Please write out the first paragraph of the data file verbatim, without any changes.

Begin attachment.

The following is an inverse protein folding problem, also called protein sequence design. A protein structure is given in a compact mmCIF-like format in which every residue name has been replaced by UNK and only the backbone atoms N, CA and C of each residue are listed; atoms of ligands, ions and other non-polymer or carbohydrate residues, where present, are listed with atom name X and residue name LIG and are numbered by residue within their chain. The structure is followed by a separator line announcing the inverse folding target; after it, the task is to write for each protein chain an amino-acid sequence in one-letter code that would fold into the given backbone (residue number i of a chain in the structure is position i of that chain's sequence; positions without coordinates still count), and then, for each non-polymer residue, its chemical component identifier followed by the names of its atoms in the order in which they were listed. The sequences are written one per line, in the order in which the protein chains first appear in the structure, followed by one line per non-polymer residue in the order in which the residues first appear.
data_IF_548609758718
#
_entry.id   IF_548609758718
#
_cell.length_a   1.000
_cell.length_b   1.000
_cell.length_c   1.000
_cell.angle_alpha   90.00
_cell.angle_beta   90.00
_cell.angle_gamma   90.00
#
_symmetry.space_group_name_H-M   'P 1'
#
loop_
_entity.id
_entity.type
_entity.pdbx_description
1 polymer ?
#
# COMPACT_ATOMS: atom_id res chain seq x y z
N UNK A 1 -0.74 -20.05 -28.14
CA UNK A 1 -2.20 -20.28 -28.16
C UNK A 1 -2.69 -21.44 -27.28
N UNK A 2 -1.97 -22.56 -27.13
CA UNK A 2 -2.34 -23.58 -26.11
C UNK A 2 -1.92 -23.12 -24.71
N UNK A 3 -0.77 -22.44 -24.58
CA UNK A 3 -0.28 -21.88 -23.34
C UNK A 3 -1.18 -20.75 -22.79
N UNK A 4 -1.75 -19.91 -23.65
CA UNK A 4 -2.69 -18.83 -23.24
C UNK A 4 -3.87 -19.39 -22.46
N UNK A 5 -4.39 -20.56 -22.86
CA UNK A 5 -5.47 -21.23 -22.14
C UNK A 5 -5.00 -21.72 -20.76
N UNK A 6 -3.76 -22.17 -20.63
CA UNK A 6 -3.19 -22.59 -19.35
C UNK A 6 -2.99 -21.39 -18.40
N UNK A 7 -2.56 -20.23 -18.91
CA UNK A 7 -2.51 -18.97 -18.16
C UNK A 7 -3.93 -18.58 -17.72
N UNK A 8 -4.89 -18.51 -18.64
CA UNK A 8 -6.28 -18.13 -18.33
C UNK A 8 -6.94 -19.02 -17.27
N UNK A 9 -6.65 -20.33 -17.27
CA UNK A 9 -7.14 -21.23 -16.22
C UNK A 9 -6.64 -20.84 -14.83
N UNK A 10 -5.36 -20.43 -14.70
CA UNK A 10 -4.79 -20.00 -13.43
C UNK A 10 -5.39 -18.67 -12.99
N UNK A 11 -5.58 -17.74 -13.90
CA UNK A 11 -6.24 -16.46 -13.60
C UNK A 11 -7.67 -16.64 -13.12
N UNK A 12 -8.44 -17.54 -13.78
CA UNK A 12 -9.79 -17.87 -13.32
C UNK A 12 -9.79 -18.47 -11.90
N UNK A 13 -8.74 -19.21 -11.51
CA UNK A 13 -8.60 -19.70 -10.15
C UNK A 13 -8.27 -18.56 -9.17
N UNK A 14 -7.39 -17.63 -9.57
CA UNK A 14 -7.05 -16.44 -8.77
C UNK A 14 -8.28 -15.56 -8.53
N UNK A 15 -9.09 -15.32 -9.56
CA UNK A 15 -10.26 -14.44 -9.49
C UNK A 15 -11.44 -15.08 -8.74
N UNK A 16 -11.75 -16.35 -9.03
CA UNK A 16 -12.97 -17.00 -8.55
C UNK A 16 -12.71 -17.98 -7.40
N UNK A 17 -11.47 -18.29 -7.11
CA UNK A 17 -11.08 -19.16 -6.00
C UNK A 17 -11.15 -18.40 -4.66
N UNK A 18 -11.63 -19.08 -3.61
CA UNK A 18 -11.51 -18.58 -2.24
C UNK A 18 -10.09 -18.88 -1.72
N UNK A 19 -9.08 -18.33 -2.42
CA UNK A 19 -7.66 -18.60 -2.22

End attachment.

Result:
The following is an inverse protein folding problem, also called protein sequence design. A protein structure is given in a compact mmCIF-like format in which every residue name has been replaced by UNK and only the backbone atoms N, CA and C of each residue are listed; atoms of ligands, ions and other non-polymer or carbohydrate residues, where present, are listed with atom name X and residue name LIG and are numbered by residue within their chain. The structure is followed by a separator line announcing the inverse folding target; after it, the task is to write for each protein chain an amino-acid sequence in one-letter code that would fold into the given backbone (residue number i of a chain in the structure is position i of that chain's sequence; positions without coordinates still count), and then, for each non-polymer residue, its chemical component identifier followed by the names of its atoms in the order in which they were listed. The sequences are written one per line, in the order in which the protein chains first appear in the structure, followed by one line per non-polymer residue in the order in which the residues first appear.